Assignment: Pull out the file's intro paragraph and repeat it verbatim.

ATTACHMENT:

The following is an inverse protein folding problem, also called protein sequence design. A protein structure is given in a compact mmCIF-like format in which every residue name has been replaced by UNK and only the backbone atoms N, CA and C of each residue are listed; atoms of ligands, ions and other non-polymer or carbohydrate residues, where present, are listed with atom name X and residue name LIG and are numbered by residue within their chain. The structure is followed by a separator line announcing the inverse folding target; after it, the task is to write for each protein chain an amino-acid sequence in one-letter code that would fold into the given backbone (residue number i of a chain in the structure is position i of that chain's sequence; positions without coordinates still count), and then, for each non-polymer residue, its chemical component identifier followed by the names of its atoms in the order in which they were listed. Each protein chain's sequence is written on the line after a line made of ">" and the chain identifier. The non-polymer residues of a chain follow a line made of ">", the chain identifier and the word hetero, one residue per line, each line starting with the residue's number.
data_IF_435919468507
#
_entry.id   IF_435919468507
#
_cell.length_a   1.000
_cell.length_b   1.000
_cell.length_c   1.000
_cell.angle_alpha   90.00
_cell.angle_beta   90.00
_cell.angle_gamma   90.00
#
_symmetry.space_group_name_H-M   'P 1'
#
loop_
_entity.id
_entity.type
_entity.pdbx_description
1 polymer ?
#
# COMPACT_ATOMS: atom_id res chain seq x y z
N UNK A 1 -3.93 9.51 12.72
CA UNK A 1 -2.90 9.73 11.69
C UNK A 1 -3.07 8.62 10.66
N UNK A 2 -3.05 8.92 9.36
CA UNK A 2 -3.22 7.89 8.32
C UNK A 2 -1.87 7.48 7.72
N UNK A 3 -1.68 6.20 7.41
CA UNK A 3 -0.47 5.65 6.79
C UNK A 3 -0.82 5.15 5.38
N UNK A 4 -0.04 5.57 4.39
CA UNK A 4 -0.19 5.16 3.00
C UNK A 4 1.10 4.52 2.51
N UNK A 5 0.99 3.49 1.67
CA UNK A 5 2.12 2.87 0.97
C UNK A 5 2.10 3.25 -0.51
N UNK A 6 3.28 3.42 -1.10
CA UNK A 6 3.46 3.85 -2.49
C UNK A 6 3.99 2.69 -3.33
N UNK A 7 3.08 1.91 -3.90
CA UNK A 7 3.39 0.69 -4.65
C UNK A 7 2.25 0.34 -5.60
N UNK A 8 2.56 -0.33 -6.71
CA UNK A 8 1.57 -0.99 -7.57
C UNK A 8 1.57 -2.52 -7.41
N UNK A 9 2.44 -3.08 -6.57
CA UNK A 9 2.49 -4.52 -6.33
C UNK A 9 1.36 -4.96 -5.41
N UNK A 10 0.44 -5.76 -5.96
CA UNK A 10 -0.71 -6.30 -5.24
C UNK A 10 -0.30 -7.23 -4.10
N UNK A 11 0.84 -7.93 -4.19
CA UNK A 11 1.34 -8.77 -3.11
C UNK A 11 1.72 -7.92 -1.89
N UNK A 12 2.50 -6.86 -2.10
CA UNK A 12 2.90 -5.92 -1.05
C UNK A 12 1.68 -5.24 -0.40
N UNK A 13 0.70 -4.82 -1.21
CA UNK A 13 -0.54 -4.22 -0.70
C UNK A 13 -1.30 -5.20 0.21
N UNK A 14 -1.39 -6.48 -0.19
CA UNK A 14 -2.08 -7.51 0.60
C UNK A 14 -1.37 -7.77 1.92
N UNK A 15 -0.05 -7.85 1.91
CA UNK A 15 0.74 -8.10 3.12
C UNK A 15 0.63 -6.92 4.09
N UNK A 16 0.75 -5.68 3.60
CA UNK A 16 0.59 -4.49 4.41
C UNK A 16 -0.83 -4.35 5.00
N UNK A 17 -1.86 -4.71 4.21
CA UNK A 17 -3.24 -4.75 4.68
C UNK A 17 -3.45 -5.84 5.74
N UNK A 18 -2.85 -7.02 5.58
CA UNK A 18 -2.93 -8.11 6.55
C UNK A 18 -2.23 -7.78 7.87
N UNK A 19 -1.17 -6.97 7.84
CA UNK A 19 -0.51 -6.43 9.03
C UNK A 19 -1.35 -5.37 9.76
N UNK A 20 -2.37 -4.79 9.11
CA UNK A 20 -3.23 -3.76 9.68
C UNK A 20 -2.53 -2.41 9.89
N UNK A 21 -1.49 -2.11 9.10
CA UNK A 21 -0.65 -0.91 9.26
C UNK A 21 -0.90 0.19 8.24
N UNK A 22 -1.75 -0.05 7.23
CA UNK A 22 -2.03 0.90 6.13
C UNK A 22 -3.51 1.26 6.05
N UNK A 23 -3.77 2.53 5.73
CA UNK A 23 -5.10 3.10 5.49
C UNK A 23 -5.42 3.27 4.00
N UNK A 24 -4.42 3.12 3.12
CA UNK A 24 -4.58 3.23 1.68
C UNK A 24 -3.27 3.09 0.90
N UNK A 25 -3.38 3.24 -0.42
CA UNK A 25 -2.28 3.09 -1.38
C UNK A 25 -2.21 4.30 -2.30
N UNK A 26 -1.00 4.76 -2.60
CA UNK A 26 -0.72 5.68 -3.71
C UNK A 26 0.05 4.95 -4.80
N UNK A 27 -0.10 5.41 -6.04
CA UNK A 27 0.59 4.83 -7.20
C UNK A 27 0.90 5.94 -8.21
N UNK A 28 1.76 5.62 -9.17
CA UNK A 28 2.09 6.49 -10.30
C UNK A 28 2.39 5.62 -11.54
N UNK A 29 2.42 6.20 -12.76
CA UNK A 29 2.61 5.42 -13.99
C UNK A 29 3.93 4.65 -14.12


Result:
The following is an inverse protein folding problem, also called protein sequence design. A protein structure is given in a compact mmCIF-like format in which every residue name has been replaced by UNK and only the backbone atoms N, CA and C of each residue are listed; atoms of ligands, ions and other non-polymer or carbohydrate residues, where present, are listed with atom name X and residue name LIG and are numbered by residue within their chain. The structure is followed by a separator line announcing the inverse folding target; after it, the task is to write for each protein chain an amino-acid sequence in one-letter code that would fold into the given backbone (residue number i of a chain in the structure is position i of that chain's sequence; positions without coordinates still count), and then, for each non-polymer residue, its chemical component identifier followed by the names of its atoms in the order in which they were listed. Each protein chain's sequence is written on the line after a line made of ">" and the chain identifier. The non-polymer residues of a chain follow a line made of ">", the chain identifier and the word hetero, one residue per line, each line starting with the residue's number.